Are You A Positive Person?

positive personSome studies have shown that an upbeat attitude about aging adds years. But long-term studies conducted at the Stanford Longevity Center show that emotions, more than attitudes, may be the biologic mechanism at work, says Laura Carstensen, the center's director.

"What's the mechanism at work here? Feeling upbeat about your life means you experience less stress, which in turn affects cortisol levels, which can affect health," she says. Stanford researchers periodically assess 19 different emotions in subjects randomly polled over 1 week at 5-year intervals. Having more positive emotions than negative ones is associated with living longer.

Carstensen is a firm believer that while "slow agers" clearly exist, there's more to their stories than lucky genes. "There's mounting evidence that genes play a role in longevity, but genes play a role in almost everything," she says. "They don't express themselves in vacuums -- there are very complex interactions between genes and lifestyle." So all that advice on how to live to 100? Can't hurt to heed it.


Start Your Day Off on the Right Foot

Happy StartAccording to a recent study at the Fisher College of Business at Ohio State University, if an employee is in a bad mood when they arrive at work-whether because of familial problems or a stressful commute-it can decrease their productivity by as much as 10% that day.

So unless you come in to the office every day in a great mood (and who does?), start your day with 5 to 10 minutes of time dedicated to decompressing. "Create a ritual. Maybe it's meeting in the coffee break room or going around the office to greet everyone. It doesn't matter what you do, as long as you foster a sense of connection [with your coworkers]," Says Holhbaum.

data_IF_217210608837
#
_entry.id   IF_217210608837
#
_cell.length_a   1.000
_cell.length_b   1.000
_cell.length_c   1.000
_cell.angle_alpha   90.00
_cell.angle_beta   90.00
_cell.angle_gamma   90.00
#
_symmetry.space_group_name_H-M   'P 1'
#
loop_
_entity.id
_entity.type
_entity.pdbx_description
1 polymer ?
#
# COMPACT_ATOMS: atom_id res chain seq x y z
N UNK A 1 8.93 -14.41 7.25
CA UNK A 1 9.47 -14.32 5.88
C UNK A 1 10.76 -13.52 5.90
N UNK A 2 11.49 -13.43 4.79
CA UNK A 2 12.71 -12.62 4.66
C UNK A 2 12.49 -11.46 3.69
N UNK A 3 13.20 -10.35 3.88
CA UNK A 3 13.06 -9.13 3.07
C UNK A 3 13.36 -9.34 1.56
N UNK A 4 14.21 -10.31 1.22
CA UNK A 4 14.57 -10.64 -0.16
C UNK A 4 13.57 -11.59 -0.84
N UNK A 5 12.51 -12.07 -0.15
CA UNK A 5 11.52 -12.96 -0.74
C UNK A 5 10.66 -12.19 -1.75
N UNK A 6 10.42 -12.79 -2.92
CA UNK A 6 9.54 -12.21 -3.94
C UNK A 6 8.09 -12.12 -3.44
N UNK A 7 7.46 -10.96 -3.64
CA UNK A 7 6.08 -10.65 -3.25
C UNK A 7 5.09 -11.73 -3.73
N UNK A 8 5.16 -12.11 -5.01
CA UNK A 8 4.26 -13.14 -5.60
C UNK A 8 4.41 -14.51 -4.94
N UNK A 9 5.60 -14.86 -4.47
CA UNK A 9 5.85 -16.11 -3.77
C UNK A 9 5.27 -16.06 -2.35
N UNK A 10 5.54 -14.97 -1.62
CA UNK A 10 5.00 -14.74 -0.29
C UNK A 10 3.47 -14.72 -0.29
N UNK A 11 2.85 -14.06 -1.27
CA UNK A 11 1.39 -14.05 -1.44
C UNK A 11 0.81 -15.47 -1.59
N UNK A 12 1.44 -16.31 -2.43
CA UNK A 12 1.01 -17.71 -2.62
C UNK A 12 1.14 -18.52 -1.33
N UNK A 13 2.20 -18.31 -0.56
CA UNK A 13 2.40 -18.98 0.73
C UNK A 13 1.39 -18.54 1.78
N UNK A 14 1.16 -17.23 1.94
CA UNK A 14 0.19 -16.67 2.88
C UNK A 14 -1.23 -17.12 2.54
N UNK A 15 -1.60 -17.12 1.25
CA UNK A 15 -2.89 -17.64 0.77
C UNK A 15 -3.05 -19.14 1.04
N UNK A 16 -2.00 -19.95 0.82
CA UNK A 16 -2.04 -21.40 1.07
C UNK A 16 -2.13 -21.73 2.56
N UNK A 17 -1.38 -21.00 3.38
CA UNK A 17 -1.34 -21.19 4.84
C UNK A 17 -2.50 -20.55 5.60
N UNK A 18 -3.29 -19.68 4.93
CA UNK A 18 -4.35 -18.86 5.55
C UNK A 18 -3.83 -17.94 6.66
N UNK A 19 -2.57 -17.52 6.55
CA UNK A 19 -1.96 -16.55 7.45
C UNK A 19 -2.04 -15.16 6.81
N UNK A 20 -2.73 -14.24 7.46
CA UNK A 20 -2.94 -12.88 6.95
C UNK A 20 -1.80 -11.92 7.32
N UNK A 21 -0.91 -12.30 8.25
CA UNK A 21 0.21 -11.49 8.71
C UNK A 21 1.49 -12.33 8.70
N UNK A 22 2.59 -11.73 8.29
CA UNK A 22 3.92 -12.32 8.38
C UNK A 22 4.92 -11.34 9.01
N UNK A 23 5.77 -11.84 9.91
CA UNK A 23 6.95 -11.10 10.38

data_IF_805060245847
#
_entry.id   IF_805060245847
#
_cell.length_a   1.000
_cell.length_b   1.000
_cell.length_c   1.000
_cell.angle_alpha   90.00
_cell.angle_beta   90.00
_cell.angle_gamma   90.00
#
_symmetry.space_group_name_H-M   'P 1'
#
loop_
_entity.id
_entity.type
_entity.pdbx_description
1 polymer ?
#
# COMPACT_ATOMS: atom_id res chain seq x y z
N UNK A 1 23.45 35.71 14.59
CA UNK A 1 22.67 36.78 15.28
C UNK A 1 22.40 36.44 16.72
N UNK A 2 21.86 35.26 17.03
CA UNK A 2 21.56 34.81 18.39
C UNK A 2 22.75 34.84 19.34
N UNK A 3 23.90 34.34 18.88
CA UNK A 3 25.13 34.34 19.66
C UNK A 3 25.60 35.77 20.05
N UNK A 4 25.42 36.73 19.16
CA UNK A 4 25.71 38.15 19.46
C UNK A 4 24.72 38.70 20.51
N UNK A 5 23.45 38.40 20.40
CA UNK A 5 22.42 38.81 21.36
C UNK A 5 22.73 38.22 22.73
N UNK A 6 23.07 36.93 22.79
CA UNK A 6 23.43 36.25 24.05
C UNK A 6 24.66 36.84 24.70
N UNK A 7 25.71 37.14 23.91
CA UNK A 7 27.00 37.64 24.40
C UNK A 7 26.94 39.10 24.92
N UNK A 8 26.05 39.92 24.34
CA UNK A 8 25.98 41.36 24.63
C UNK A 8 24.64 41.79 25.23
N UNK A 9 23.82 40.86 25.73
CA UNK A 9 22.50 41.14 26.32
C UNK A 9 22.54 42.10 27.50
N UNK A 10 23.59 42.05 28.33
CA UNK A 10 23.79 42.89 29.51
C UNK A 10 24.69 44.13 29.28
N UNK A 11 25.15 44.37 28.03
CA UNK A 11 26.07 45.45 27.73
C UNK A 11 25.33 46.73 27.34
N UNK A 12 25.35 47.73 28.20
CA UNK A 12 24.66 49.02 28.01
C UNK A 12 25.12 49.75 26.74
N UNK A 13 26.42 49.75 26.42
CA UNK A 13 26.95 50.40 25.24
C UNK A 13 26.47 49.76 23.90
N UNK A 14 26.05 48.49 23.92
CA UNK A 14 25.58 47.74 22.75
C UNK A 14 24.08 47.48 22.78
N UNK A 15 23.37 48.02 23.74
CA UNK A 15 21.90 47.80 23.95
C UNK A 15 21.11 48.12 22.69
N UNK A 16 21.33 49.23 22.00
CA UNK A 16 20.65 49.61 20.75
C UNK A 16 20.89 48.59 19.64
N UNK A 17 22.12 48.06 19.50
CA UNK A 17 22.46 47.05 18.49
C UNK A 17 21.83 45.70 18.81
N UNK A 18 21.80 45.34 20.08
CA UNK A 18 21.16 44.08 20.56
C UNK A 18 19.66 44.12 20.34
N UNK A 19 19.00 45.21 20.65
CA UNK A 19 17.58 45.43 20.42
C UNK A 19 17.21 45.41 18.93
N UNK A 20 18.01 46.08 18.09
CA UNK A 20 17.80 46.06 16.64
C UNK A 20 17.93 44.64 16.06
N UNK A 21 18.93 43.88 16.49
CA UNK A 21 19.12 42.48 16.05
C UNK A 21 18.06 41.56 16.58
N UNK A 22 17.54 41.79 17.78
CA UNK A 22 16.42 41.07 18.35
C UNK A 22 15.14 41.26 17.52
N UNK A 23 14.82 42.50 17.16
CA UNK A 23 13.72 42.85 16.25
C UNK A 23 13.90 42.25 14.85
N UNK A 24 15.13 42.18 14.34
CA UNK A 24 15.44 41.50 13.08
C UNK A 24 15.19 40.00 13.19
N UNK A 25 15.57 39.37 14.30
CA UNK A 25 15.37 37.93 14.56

"Swinging by to say 'hi' to your colleagues when you walk in gives you a sense of focus. When you feel you're part of a bigger effort, you feel more connected to why you're there and that can make all the difference in the world." Re-focusing your mind at the beginning of the day will also create a sense of calm, helping you to disregard outside stressors and zero in on your daily tasks.

"If we're actually able to start the day centered, then we'll have a longer tolerance period before we get off track," Holhbaum says.


The Only 2 Financial Rules You Need Live By

Financial RulesThere's a lot of great advice out there to saving money. But if it overwhelms you, start with just these two simple rules and you'll be on your way to financial independence.

1. Pay Yourself First: The Best Kind of Cliché

"Pay yourself first" is a very common piece of financial advice. It's simple enough to follow, but that doesn't make it easy.

If you can save $200 per month at a 6-percent interest rate, you'll have more than $200,000 in 30 years. At the very least, you'll have a great savings fund at the ready for whatever life may bring. But how can you come up with that cash when you barely have any money left between paychecks?

The answer is to take that money off the top. And yes, it'll sting a bit at first.

2. Practice Mindful Spending

Having some leeway in your paycheck isn't a given, but I think many people have more wiggle room than they realize.

This is what I mean when I say that I think $10 is a lot of money. When I decide to buy something, it's a decision, not an impulse buy. I want to spend my money on things that really have value for me, not just things that are convenient or appealing at the moment. So while I can buy something nice once in a while — without guilt — I have a hard time going out for lunch or buying (you guessed it) a latte.

Less expensive purchases are an easy mental hurdle to get over because they're so small it seems that they could hardly amount to anything. The truth is, these seemingly insignificant purchases can easily amount to, or exceed, that $200 you may be aiming to save.